Here’s how Globe Columnist Jeff Jacoby put it:
“Obama has the same right as any American to speak his mind in public. Yet it’s a right he should refrain from exercising when it comes to his successor. In the modern era, most former presidents have taken pains not to openly criticize or second-guess those who succeed them in office. That reticence is commendable.”
Perhaps in the midst of all the recent political insanity there is something to be gained from observing these two powerful leaders. They no doubt disagree on a majority of issues yet have found a way to honor each other in this transition process regardless of their differing beliefs and convictions.
Dads, how might you do the same with your daughter as she leaves (or prepares to leave) your home and step into adulthood?
Can you refrain from openly criticizing and second-guessing her decisions, especially those that are different from yours?
Can you give her grace to wrestle through questions and boundaries, relationships and choices while allowing her the freedom to make mistakes while always letting her know she is loved by you no matter what?
Can you opt not to show negative facial expressions when she tells you of a choice she’s made that you wouldn’t make or disagree with?
Can you pace with her process while matching your responses to her level of maturity?
Can you affirm those things she’s doing well rather than focusing primarily on areas of defeat?
Can you listen in such a way that she will keep opening up to you rather than shutting you out because she feels your disapproval?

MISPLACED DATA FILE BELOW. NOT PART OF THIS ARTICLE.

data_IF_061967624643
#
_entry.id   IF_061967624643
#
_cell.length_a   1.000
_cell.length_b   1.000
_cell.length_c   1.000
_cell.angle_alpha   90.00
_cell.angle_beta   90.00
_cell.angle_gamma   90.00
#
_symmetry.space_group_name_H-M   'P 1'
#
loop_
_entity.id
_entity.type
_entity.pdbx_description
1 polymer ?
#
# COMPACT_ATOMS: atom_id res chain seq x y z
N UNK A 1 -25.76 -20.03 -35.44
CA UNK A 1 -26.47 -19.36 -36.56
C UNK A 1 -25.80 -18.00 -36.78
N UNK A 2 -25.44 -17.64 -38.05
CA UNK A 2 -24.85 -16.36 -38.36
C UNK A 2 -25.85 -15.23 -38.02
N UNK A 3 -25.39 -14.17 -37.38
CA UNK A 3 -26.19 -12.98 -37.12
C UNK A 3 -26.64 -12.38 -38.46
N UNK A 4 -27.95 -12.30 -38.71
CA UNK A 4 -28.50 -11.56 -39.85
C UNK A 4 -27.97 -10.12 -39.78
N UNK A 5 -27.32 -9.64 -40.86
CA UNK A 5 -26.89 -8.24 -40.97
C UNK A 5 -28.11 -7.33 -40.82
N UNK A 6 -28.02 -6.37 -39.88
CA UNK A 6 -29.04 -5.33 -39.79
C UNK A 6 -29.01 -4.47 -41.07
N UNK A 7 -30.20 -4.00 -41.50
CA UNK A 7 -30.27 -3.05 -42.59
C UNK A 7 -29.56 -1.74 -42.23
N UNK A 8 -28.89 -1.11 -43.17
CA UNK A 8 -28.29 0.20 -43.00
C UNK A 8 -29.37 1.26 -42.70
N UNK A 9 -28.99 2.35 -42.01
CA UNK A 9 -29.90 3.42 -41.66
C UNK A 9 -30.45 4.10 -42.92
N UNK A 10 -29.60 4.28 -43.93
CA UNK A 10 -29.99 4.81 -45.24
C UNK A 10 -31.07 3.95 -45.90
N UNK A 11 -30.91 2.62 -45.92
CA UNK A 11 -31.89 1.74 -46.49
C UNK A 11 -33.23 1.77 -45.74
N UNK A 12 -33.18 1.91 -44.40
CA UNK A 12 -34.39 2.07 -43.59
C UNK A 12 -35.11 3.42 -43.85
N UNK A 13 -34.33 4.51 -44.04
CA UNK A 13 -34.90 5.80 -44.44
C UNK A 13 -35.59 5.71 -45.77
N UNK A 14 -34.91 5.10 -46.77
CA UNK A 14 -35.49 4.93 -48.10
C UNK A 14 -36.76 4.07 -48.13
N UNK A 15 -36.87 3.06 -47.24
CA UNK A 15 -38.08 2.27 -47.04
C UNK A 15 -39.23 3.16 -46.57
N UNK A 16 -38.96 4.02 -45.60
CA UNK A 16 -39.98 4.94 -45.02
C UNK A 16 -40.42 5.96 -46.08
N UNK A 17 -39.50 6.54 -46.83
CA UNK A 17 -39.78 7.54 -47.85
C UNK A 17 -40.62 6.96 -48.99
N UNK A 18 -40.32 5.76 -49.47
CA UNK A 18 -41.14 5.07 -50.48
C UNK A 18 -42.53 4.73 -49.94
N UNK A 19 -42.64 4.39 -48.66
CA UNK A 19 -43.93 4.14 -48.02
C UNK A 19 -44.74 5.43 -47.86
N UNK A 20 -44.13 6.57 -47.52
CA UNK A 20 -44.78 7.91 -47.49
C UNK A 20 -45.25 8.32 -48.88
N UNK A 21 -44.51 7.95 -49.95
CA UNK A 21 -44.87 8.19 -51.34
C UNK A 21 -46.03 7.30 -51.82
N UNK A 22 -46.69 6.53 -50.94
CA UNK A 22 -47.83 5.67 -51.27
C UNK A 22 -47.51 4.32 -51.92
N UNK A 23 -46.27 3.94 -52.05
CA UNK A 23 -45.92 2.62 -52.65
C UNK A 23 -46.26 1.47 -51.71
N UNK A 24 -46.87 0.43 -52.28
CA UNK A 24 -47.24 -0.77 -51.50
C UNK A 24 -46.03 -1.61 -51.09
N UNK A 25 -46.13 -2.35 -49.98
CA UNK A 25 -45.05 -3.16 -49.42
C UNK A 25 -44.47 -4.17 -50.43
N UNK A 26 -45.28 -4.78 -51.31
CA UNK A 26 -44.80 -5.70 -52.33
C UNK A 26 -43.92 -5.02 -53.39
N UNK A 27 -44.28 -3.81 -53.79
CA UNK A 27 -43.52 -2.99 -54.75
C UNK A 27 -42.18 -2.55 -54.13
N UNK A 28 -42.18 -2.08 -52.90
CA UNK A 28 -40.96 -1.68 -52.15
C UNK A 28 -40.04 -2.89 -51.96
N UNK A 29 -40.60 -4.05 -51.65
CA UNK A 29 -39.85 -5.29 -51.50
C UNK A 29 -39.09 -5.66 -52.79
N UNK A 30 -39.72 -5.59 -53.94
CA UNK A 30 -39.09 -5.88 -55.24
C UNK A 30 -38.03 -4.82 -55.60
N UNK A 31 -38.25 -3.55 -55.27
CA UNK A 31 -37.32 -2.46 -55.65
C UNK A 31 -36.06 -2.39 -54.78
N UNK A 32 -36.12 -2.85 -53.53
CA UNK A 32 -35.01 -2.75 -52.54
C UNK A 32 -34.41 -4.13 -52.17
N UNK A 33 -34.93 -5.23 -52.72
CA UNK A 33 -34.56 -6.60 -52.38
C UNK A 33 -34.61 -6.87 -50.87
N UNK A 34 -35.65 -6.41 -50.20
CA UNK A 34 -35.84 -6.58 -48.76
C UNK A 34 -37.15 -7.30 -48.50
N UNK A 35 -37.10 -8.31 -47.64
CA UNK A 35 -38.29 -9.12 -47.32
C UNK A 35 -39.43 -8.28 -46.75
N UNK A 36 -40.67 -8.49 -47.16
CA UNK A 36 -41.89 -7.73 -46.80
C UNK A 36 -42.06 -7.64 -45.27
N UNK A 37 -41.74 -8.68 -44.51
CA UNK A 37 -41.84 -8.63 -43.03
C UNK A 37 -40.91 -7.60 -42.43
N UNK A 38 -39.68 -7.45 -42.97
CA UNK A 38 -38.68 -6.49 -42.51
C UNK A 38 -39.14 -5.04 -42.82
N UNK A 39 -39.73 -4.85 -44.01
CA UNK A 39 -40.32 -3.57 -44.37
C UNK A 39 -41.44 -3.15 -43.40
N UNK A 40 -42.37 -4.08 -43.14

If your daughter is nearing the age where she is ready to be launched, may I suggest three questions that you can ask her today:
How can I best stand with you in ways that make you feel encouraged, supported, and let you know that I’m on your side--especially as you prepare to leave home?
Is there anything I’m doing, saying, or implying that makes you feel that I don’t want you to succeed or don’t want you to leave the nest?
What are you most scared about as you think ahead to being away from home and what can I do to help you navigate that challenge?
I know you want your daughter to succeed. You want to save her from heartache and regret. That’s why you sometimes want to step in and take over. I understand that. But that’s when it may be time to take to heart the words of Robert F. Kennedy, “Only those who dare to fail greatly can ever achieve greatly.” It seems to be part of the process for us all, doesn’t it?
So, what can you do to create a peaceful transfer of power with your daughter?
Be the safe place where she can land when she falls.
Make sure not to shame her in her process of learning.
Reflect back on your bumpy road to maturity.
When you think you can’t be any more patient, dig even deeper.
Pray for God to give you grace to stay calm while guiding her.
Remove all harshness and anger from your communication style.
Know that she won’t do things your way and that’s okay.
Remember that she’ll be more open to your opinion if she asks for it.
Listen twice as much as you talk.
Daily communicate love for who she is regardless of what she does or doesn’t do.
Remind her that her uniqueness will leave a mark on the world as she steps out and uses her gifts to impact others.
Dad, I know that your heart will ache as your daughter leaves the nest, but as you prepare her for the future, rest assured that the transfer of power from you to her will be stronger, healthier, and more peaceful if she has your support.
Let her know today that you are cheering her on as she steps forward into the next season of her life!